Elijah Burgher and Richard Hawkins, Sperm Cult, 2018, Manipulated inkjet photo. Courtesy the artists and LAXART.

But Sperm Cult shows us that we are allowed to be in tune with our bodies and where we take them and what we do with them. The zine gives didactic instructions to couple the mind and body (as well as the cock and anus, for that matter) that may or may not be enhanced by focused meditation, by drawing with the mind’s eye, and even by a long edging session without the accompaniment of our dear technologies. It is at once a cult of the lone one, as well as one of the horny many.

LAXART theorizes on behalf of the exhibit: “If societies are founded upon a sexual matrix, the heart of which is reproduction of the species, then sexual cults and subcultures of every stripe, past and present, represent a boundary from which to critique and theorize society at its most fundamental level.”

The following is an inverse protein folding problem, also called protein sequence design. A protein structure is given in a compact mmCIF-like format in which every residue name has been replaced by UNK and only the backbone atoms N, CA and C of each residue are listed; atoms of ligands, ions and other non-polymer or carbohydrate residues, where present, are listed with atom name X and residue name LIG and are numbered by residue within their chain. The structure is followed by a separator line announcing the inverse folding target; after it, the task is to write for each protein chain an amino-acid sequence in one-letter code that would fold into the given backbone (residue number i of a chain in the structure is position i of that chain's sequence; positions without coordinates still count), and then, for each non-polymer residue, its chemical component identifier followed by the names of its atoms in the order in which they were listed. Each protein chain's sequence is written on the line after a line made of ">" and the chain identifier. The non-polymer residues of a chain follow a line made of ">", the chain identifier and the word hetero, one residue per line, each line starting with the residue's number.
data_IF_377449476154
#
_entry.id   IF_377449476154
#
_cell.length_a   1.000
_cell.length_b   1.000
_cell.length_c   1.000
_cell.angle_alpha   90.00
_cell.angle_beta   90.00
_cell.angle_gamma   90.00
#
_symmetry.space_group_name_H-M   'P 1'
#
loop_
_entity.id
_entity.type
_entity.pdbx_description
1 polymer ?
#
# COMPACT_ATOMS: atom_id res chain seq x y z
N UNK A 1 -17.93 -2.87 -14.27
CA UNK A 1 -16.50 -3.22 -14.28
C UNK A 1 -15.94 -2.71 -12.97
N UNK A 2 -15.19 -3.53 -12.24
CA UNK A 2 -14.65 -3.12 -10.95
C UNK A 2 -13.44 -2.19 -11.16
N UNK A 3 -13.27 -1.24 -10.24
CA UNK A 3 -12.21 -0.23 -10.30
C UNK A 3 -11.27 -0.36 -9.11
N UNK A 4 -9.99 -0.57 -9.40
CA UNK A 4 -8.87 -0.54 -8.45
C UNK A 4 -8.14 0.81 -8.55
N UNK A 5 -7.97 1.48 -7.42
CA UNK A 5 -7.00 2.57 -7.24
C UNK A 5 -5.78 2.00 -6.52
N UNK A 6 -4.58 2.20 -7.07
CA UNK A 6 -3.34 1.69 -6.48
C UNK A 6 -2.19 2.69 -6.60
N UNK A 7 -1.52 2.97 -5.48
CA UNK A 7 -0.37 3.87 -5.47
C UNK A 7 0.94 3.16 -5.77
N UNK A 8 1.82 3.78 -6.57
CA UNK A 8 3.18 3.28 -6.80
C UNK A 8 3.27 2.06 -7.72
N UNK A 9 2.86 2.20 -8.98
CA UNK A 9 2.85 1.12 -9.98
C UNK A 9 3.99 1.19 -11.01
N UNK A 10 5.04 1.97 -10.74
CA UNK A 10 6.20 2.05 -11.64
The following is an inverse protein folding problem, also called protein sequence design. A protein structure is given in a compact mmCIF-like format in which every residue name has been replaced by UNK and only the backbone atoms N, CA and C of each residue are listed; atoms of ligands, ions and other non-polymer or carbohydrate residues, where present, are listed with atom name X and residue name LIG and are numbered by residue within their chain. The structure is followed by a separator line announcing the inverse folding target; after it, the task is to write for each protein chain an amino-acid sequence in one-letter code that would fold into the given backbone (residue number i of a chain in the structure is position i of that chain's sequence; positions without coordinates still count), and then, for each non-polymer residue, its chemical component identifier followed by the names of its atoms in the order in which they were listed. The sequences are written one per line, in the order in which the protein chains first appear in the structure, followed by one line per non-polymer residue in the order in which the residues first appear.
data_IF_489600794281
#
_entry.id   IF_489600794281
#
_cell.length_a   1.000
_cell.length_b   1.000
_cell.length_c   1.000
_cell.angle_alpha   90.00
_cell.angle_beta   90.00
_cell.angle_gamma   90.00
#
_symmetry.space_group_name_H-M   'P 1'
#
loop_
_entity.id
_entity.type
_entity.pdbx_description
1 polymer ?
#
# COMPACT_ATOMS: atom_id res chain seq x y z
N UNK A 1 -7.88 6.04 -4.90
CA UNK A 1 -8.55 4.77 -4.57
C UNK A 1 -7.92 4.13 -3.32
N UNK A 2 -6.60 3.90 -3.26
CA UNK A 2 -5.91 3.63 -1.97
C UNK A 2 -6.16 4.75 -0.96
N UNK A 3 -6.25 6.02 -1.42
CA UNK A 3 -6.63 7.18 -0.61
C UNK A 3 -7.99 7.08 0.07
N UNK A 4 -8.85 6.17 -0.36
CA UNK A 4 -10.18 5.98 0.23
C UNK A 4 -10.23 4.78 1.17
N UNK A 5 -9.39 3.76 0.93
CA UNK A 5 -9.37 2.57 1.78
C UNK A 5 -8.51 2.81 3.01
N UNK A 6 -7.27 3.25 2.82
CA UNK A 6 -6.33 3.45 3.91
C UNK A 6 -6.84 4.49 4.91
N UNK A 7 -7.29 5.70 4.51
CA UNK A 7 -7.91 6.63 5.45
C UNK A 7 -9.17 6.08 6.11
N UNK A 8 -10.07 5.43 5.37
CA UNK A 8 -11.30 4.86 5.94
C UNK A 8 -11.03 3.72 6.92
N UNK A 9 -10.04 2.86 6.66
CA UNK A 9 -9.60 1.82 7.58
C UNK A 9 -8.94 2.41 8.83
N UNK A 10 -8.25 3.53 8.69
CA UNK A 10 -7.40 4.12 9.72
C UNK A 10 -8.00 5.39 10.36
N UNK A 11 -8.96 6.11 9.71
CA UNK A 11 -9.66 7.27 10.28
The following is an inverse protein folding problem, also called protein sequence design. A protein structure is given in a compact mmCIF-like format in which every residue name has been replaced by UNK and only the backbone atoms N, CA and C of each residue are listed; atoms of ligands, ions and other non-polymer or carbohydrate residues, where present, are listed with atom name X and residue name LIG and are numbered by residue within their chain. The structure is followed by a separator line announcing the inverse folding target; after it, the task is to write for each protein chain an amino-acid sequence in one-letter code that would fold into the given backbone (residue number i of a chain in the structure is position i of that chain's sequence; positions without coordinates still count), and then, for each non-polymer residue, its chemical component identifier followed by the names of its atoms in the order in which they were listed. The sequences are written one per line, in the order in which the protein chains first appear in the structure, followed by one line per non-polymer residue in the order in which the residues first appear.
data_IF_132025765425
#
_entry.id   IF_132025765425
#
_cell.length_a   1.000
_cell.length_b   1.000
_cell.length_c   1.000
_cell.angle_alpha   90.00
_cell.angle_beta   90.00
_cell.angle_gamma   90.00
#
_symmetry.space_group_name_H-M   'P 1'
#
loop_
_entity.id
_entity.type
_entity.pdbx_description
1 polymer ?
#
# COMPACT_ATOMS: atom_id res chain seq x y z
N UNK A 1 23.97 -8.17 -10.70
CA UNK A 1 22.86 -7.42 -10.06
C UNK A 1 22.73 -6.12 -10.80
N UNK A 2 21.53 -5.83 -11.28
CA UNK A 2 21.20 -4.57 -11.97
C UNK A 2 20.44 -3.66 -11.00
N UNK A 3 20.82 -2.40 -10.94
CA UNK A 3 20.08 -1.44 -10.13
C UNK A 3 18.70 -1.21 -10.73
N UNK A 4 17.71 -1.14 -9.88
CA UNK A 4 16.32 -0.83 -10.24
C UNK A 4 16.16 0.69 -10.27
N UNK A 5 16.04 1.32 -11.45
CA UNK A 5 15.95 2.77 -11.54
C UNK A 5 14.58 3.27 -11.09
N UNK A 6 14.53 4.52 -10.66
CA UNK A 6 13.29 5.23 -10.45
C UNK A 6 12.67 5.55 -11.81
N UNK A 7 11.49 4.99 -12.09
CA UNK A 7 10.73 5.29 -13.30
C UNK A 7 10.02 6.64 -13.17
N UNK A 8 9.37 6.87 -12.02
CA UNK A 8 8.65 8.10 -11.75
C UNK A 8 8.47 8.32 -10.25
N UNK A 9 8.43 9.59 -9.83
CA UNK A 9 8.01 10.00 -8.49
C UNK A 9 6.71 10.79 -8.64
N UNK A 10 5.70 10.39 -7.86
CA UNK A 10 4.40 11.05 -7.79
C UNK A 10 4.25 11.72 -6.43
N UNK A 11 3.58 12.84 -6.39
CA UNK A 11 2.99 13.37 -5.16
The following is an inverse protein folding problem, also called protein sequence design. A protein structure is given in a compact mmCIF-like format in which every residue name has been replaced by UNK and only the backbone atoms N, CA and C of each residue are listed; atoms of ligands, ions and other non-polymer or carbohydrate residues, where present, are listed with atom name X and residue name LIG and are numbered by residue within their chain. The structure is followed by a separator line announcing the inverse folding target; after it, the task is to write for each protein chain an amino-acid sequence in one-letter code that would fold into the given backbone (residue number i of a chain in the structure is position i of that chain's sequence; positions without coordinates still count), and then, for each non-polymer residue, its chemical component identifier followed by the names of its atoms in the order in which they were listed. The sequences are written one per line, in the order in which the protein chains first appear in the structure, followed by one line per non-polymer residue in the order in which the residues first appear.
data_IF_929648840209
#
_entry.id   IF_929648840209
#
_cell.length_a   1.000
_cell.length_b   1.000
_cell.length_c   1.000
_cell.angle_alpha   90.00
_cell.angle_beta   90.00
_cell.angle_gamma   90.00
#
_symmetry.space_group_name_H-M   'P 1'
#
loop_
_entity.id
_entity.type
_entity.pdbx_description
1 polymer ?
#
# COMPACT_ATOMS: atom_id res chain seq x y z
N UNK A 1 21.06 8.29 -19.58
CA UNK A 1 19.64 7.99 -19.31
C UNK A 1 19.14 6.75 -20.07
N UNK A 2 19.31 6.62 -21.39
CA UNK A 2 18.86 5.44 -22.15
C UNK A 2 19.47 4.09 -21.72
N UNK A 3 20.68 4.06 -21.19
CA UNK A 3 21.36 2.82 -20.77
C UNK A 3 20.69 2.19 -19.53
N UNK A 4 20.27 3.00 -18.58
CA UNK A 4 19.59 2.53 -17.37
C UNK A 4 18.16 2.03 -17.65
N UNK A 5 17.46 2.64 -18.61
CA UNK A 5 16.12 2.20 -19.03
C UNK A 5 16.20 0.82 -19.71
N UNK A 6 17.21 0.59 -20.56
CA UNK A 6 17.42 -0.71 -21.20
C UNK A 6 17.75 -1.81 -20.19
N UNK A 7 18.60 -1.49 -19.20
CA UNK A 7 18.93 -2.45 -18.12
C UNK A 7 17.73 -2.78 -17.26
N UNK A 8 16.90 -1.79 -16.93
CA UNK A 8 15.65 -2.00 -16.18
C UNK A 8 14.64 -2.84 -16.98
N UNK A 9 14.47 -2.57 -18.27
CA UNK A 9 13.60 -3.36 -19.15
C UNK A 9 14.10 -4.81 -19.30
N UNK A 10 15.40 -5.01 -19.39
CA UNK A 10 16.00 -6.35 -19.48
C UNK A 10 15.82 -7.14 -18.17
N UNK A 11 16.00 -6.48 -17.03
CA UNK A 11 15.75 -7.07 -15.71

Elijah Burgher and Richard Hawkins, Sperm Cult, 2018, Manipulated inkjet photo. Courtesy the artists and LAXART.

Sperm Cult is one of those specific examples, but made attainable visually as a zine and now in exhibition. But how does one turn a zine with “For Entertainment of Adults Only — No Sale to Minors” on its front cover into a public art exhibition to be enjoyed by the mainstream when it is so specifically niche?

It’s not just a transformation from a print publication to an exhibition; the purpose is not edification. The process involved a lot of conversations with the three of us (Hawkins and LAXART Director Hamza Walker) and it moved a little bit more towards magic and ritual and thinking about an imaginary temple space. I had a list of other artists that I wanted to bring in, so we were trading a lot of images and seeing what exactly would stick. What emerged was an interest in mythological features that we rallied around— in particularly the god Attis.”